[Marxism] Re: human origins

Carrol Cox cbcox at ilstu.edu
Tue Aug 9 06:58:11 MDT 2005

Nick Halliday wrote:
> I don't see how, if human evolution is real, that it has ceased.
> That's an interesting teleology you have going there.

All species are fairly stable for long periods of geological time. See
Gould, Structure of Evolutionary Theory. Minor variations occur, but
that is all. Name a species -- and you will find that no substantial
change has occurred in it since its early appearance: i.e., its fossil
record will pretty much duplicate its present. Nothing teleological
about it.

If you read texts on human revolution you will soon run into repeated
references to "biologically modern humans," and they/we became
established as a species about 100,000 b.p., give or take a few tens of
thousands. Something happened 40 to 50 thousand years ago, and change
became much more rapid. For example, neanderthals & h. sapiens had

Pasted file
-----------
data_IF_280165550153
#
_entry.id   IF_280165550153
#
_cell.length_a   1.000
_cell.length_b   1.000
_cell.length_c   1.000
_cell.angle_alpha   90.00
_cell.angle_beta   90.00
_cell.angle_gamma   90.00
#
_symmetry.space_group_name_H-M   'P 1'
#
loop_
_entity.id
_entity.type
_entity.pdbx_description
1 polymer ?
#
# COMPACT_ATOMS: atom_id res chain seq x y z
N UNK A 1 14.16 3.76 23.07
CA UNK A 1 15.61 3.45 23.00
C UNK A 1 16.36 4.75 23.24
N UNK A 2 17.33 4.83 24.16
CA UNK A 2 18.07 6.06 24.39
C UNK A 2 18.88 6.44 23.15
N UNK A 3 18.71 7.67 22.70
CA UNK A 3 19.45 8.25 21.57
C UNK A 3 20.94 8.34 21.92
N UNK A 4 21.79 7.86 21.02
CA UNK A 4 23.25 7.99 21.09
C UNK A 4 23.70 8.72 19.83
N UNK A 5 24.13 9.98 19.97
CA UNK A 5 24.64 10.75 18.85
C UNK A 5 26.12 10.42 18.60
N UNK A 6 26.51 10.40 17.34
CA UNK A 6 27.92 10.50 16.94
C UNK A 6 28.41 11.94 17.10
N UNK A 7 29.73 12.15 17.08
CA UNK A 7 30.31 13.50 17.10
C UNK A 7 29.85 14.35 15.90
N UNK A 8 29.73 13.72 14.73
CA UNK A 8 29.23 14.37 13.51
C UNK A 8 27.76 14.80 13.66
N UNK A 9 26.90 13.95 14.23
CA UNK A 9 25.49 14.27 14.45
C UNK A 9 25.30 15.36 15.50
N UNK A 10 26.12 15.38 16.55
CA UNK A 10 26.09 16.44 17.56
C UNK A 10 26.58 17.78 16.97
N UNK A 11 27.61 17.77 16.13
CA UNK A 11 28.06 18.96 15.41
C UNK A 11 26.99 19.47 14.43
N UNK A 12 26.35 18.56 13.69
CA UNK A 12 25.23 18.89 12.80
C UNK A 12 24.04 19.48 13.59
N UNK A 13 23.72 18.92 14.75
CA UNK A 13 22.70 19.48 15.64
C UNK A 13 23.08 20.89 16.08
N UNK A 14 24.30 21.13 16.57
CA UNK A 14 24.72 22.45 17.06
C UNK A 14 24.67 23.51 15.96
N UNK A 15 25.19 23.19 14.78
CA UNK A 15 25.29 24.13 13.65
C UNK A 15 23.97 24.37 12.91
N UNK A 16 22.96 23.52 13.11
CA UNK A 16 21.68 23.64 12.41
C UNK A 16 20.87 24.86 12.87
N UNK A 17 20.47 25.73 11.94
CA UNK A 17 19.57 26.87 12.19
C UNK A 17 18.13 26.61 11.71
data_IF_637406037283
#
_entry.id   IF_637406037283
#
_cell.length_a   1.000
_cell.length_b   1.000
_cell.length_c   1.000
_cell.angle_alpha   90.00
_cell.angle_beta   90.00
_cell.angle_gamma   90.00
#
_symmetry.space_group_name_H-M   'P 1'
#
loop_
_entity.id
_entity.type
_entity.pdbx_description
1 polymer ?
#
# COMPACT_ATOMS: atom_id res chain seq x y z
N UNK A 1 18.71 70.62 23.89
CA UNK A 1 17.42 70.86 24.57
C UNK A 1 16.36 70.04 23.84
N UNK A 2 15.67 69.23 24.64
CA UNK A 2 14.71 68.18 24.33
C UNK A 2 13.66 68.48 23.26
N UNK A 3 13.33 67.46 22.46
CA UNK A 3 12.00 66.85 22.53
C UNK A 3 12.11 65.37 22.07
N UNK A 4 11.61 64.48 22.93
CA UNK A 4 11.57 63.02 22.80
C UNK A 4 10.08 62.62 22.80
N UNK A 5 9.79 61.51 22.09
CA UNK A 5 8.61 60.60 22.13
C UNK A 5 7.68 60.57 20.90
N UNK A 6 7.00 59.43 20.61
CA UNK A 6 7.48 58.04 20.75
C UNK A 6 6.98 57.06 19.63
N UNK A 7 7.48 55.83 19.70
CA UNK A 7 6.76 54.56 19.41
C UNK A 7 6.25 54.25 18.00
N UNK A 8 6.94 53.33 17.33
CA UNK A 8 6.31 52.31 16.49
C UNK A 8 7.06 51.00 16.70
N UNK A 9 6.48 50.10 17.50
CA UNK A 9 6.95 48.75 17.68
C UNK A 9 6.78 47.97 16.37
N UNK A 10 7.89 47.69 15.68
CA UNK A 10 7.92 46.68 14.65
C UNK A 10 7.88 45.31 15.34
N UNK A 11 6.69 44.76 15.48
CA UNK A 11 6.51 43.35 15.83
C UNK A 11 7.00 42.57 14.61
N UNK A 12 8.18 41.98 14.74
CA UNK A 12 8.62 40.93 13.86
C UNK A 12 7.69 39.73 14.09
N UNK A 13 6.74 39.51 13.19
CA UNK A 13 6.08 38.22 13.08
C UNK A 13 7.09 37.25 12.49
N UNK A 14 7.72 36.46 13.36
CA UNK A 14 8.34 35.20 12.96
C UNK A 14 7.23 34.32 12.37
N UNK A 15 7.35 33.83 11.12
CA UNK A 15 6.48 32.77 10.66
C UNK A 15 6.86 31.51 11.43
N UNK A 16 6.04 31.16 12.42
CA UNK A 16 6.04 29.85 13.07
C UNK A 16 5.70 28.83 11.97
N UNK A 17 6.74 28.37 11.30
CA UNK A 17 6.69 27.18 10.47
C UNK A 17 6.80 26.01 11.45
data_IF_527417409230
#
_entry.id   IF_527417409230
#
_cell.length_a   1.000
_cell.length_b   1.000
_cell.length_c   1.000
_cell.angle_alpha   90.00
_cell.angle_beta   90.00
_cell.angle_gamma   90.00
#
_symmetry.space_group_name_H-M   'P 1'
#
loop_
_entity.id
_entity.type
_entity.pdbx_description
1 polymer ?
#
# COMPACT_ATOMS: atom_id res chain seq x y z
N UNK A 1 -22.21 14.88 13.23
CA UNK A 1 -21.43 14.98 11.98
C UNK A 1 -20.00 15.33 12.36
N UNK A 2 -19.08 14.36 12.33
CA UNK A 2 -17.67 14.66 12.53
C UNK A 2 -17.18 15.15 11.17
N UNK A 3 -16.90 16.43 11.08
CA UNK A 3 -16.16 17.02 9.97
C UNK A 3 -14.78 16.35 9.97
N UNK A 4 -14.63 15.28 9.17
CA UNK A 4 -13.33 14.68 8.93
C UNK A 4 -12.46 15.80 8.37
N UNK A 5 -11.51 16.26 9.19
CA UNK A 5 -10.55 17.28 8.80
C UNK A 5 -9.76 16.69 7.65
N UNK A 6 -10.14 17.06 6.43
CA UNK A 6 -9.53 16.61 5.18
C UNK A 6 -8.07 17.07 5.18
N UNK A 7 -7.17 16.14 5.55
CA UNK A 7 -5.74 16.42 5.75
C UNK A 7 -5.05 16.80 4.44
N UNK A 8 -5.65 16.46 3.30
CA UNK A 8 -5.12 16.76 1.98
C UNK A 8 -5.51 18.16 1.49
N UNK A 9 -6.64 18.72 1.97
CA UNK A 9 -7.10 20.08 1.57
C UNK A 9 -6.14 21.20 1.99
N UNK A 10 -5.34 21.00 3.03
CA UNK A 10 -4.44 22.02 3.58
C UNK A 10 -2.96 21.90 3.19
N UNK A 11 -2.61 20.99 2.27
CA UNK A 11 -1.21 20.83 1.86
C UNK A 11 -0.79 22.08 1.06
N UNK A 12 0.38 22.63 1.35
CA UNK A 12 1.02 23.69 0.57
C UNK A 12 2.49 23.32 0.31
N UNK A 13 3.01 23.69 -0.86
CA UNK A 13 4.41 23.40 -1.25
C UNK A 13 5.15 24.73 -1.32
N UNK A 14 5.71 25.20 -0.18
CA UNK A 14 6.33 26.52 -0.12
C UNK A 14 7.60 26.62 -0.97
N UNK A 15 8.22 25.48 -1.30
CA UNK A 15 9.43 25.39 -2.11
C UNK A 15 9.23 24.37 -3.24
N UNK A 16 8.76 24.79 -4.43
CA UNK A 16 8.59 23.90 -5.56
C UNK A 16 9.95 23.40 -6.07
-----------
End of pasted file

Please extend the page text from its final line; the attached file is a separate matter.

shared the world for over 50,000 years or so -- but suddenly
neanderthals disappeared in a geological micro-second. Various
speculations. no certain knowledge. One thing is quite certain: that
change resulted from culture, not a biological change in the species.
(But see Ian Tattersall, _The Monkey in the Mirror: Essays on the
Science of What Makes Us Human_.) 

Repeat: Most species, very nearly all of multi-cellular species, remain
biologically stable, with no significant change, during their whole
existence. See the passages in Gould's work that argue "absence is

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